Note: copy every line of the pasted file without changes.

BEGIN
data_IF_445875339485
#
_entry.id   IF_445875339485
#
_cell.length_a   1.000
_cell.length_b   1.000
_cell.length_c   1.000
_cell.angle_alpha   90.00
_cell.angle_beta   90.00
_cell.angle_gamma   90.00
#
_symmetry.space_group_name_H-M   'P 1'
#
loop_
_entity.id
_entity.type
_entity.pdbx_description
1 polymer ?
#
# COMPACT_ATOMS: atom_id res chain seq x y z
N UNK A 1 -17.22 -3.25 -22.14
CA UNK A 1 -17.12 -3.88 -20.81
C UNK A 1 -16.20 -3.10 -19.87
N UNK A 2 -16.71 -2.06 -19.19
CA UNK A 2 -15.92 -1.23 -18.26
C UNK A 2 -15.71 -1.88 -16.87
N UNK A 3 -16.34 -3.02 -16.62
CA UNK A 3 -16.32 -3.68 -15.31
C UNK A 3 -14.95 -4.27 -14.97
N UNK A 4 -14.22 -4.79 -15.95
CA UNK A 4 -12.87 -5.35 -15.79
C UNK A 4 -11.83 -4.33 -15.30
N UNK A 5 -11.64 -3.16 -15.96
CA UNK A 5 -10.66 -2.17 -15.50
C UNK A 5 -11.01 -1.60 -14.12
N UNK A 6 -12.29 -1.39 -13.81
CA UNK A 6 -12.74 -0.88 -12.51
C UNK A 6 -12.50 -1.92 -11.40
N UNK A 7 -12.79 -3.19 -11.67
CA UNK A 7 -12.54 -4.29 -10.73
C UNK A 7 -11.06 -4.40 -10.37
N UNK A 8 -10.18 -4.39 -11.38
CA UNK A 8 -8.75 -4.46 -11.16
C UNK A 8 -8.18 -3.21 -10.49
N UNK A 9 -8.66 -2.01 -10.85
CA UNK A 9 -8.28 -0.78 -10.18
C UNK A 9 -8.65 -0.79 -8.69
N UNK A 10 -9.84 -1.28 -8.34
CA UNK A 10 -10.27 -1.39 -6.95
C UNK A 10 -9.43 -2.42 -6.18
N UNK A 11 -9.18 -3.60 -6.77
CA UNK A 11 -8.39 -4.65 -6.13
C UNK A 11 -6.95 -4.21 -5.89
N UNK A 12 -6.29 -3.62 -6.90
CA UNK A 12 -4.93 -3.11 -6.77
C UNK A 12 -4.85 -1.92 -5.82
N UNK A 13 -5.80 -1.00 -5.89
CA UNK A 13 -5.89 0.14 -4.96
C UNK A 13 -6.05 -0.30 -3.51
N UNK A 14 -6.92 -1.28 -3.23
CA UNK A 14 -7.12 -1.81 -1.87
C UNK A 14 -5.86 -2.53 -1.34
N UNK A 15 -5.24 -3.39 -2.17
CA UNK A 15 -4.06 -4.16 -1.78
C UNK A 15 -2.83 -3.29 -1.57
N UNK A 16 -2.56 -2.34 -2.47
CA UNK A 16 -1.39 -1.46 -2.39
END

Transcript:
data_IF_445875339485
#
_entry.id   IF_445875339485
#
_cell.length_a   1.000
_cell.length_b   1.000
_cell.length_c   1.000
_cell.angle_alpha   90.00
_cell.angle_beta   90.00
_cell.angle_gamma   90.00
#
_symmetry.space_group_name_H-M   'P 1'
#
loop_
_entity.id
_entity.type
_entity.pdbx_description
1 polymer ?
#
# COMPACT_ATOMS: atom_id res chain seq x y z
N UNK A 1 -17.22 -3.25 -22.14
CA UNK A 1 -17.12 -3.88 -20.81
C UNK A 1 -16.20 -3.10 -19.87
N UNK A 2 -16.71 -2.06 -19.19
CA UNK A 2 -15.92 -1.23 -18.26
C UNK A 2 -15.71 -1.88 -16.87
N UNK A 3 -16.34 -3.02 -16.62
CA UNK A 3 -16.32 -3.68 -15.31
C UNK A 3 -14.95 -4.27 -14.97
N UNK A 4 -14.22 -4.79 -15.95
CA UNK A 4 -12.87 -5.35 -15.79
C UNK A 4 -11.83 -4.33 -15.30
N UNK A 5 -11.64 -3.16 -15.96
CA UNK A 5 -10.66 -2.17 -15.50
C UNK A 5 -11.01 -1.60 -14.12
N UNK A 6 -12.29 -1.39 -13.81
CA UNK A 6 -12.74 -0.88 -12.51
C UNK A 6 -12.50 -1.92 -11.40
N UNK A 7 -12.79 -3.19 -11.67
CA UNK A 7 -12.54 -4.29 -10.73
C UNK A 7 -11.06 -4.40 -10.37
N UNK A 8 -10.18 -4.39 -11.38
CA UNK A 8 -8.75 -4.46 -11.16
C UNK A 8 -8.18 -3.21 -10.49
N UNK A 9 -8.66 -2.01 -10.85
CA UNK A 9 -8.28 -0.78 -10.18
C UNK A 9 -8.65 -0.79 -8.69
N UNK A 10 -9.84 -1.28 -8.34
CA UNK A 10 -10.27 -1.39 -6.95
C UNK A 10 -9.43 -2.42 -6.18
N UNK A 11 -9.18 -3.60 -6.77
CA UNK A 11 -8.39 -4.65 -6.13
C UNK A 11 -6.95 -4.21 -5.89
N UNK A 12 -6.29 -3.62 -6.90
CA UNK A 12 -4.93 -3.11 -6.77
C UNK A 12 -4.85 -1.92 -5.82
N UNK A 13 -5.80 -1.00 -5.89
CA UNK A 13 -5.89 0.14 -4.96
C UNK A 13 -6.05 -0.30 -3.51
N UNK A 14 -6.92 -1.28 -3.23
CA UNK A 14 -7.12 -1.81 -1.87
C UNK A 14 -5.86 -2.53 -1.34
N UNK A 15 -5.24 -3.39 -2.17
CA UNK A 15 -4.06 -4.16 -1.78
C UNK A 15 -2.83 -3.29 -1.57
N UNK A 16 -2.56 -2.34 -2.47
CA UNK A 16 -1.39 -1.46 -2.39